Maintaining death-state IS a problem for cryonics...October 29 2009 at 3:06 PM
|Philo (Login cryonics)|
Response to I'm wrong-- my bracelet says if I'm dead, continue CPR and cool me and inject me with...
Charles Platt's Alcor Forum publication, #1, November 2001. P. 5.
"A bolus (single large dose) of potassium chloride is also administered to electrochemically prevent the heart from restarting so that "legal death" is maintained. Despite continued cardica arrest, breathing and circulation can be restored almost fully. The brain is therefore resuscitated, and anesthetic drugs are necessary to ensure that the "legally dead" patient remains unconcious".
I don't like the sounds of this. Does the reader? It's actually rather alarming. It seems to me we're on very thin ice here. Am I the only one reading danger into this?
Brian Wowk wrote...
The reality is that 90% of people die under circumstances in which they could be revived.
Terminal patients in hospitals and hospices are routinely deprived of nutritional and fluid support, and given "no code" status, which means that no attempts will be made to restart their heart when it stops. Even non-terminal patients (such as accident victims)could be resuscitated with emergency heart-lung bypass if their hearts cannot be restarted. But this just isn't done.
Let's say for the sake of argument that we take everyone who is dying and do everything possible to keep them alive. We'll give them I.V. support, parenteral nutrition, advanced cardiac life support protocols when their heart stops, and even heart-lung machine support to keep them alive when their heart stops. The result would be that intensive care units would be transformed into torture chambers in which everyone could enjoy a horrible, agonizing months-long death that would cost approximately $1 million a person. At the end there would be little brain left to preserve because of horrible sepsis and cerebrovascular pathology. The defining event for death would presumably become "brain death" (i.e. a completely fried brain) as it is for organ donors. Is this what you really want?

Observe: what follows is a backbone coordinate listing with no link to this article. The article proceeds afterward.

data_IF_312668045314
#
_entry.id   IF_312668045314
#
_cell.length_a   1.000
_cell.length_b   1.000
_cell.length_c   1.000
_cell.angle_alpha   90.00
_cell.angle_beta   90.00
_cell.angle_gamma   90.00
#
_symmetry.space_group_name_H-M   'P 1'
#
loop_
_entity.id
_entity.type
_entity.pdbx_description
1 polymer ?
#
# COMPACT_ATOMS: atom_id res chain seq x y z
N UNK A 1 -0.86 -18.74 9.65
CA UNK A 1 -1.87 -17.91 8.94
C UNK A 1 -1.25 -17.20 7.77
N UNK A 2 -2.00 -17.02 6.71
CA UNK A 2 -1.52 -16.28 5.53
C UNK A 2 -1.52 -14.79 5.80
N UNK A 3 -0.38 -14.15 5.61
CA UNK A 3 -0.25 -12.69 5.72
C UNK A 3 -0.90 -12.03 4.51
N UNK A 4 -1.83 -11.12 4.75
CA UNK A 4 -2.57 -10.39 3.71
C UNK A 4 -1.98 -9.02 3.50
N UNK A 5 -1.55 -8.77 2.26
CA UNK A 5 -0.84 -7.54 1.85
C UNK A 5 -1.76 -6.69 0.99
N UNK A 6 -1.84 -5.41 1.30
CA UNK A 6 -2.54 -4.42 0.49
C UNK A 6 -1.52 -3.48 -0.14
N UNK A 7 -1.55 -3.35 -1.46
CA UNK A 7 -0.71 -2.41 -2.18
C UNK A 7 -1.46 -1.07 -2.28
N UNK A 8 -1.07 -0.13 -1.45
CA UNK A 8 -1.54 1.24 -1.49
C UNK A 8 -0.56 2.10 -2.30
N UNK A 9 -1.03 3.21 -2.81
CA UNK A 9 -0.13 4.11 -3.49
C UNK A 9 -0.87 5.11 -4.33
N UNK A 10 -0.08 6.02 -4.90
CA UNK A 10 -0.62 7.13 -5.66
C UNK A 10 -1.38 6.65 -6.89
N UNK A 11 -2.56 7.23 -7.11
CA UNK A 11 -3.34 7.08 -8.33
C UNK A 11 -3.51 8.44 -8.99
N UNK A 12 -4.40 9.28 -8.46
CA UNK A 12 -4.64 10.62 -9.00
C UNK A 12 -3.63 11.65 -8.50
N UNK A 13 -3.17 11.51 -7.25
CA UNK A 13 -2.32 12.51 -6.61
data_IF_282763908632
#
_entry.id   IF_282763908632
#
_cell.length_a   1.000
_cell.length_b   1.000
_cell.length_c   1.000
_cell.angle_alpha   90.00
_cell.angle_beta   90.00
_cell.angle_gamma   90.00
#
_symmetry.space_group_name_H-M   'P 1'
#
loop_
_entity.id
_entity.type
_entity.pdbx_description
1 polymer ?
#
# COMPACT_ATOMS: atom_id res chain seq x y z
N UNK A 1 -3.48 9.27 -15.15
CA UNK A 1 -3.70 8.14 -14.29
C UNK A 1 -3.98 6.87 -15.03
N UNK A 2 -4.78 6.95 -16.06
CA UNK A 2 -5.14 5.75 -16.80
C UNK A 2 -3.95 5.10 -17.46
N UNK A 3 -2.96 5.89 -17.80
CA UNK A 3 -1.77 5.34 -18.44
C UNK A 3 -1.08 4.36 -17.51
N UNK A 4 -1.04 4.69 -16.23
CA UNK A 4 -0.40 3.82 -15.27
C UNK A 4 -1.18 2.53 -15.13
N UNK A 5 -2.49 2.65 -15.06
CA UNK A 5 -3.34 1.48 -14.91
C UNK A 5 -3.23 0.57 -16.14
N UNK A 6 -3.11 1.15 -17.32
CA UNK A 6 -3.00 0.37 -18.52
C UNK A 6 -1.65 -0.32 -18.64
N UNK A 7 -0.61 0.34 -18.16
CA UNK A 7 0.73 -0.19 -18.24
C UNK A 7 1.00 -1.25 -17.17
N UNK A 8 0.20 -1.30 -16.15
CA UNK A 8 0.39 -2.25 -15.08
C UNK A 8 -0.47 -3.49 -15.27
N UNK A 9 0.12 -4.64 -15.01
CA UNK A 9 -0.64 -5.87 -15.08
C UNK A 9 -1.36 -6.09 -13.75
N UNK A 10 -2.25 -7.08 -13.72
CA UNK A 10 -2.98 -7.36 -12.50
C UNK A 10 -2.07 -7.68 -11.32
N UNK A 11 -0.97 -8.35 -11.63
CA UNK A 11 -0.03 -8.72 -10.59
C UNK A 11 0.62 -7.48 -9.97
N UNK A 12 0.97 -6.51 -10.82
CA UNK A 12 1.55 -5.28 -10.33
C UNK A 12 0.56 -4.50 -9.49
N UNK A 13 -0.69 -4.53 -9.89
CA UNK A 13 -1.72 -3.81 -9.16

Cryonicists didn't invent the legal system, health care system, or ways that people die. These simply constitute the environment in which we must operate.
By the way, if you want to change the legal system so that only patients who are really dead can be frozen, move to France. The French government made such a change to thwart cryonicists a couple of decades ago, and now there isn't a cryonicist in France who wouldn't love to trade places with you in the U.S.
My comment-- so how do we die? And how do cryonicists die? If I'm "pronounced" dead, and COULD be revived-- wouldn't I INDEED want to be revived even if it entailed lots of equipment? I would think so. The UNWILLINGNESS of the medical system to keep me alive-- is the problem it now appears to me.
Wowk says its costly... but maybe it's not that bad. Maybe we could have giant hospitals where thousands are kept on life support... with a few minutes of consciousness a day... which is better than nothing. A high productivity society wouldn't have any problem with that. The problem we have today... is not high cost of life support but low productivity.
Platt points to heart-stopping drugs and anesthetic so concioussness is intentionally suppressed. It sounds like cryonics "kills" you-- at least to me. I haven't thought this through after a few decades of being signed up. Signing up for cryonics might be submitting yourself to heart-stoppers and anesthetic. Maybe I don't want that. Maybe I'm on the wrong path altogether here... with cryonics. Maybe I've made an awful mistake. Maybe I'm actually interested in those giant hospital warehouses that keep me alive, no matter what, that Wowk ridicules.
Hmmmm.... food for thought.
[Wowk's point was that, for chronic cases of fatal or profoundly debilitating conditions, current technology can only delay the inevitable so long, allowing you to languish there for months only to die anyway. I don't think he's talking about cases where life support or CPR could lead to recovery. At any rate, it's possible that a living will or medical surrogate could specify the circumstances in which a patient would like cryonics procedures to begin. -CFMod]
|This message has been edited by CF_Moderator on Oct 29, 2009 3:31 PM|